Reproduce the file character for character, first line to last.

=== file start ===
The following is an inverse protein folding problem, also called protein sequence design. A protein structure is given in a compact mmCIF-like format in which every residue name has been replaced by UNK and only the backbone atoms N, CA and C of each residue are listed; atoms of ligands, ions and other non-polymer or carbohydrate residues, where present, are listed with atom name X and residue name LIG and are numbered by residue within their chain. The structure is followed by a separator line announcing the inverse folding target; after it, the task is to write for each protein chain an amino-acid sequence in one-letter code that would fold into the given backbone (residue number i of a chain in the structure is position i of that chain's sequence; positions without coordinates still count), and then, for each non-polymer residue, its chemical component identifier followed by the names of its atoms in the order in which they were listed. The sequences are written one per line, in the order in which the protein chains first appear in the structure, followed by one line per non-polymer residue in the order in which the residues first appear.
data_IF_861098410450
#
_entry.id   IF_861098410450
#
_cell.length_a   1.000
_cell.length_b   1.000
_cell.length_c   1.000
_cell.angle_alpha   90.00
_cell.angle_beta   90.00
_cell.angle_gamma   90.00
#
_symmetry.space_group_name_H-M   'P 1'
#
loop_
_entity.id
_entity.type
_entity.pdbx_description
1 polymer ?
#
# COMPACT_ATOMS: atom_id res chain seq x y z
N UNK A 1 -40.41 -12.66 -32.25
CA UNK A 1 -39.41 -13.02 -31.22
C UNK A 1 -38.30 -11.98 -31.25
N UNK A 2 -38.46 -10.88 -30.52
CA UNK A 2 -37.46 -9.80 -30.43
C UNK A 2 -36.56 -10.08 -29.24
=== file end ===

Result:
The following is an inverse protein folding problem, also called protein sequence design. A protein structure is given in a compact mmCIF-like format in which every residue name has been replaced by UNK and only the backbone atoms N, CA and C of each residue are listed; atoms of ligands, ions and other non-polymer or carbohydrate residues, where present, are listed with atom name X and residue name LIG and are numbered by residue within their chain. The structure is followed by a separator line announcing the inverse folding target; after it, the task is to write for each protein chain an amino-acid sequence in one-letter code that would fold into the given backbone (residue number i of a chain in the structure is position i of that chain's sequence; positions without coordinates still count), and then, for each non-polymer residue, its chemical component identifier followed by the names of its atoms in the order in which they were listed. The sequences are written one per line, in the order in which the protein chains first appear in the structure, followed by one line per non-polymer residue in the order in which the residues first appear.
data_IF_861098410450
#
_entry.id   IF_861098410450
#
_cell.length_a   1.000
_cell.length_b   1.000
_cell.length_c   1.000
_cell.angle_alpha   90.00
_cell.angle_beta   90.00
_cell.angle_gamma   90.00
#
_symmetry.space_group_name_H-M   'P 1'
#
loop_
_entity.id
_entity.type
_entity.pdbx_description
1 polymer ?
#
# COMPACT_ATOMS: atom_id res chain seq x y z
N UNK A 1 -40.41 -12.66 -32.25
CA UNK A 1 -39.41 -13.02 -31.22
C UNK A 1 -38.30 -11.98 -31.25
N UNK A 2 -38.46 -10.88 -30.52
CA UNK A 2 -37.46 -9.80 -30.43
C UNK A 2 -36.56 -10.08 -29.24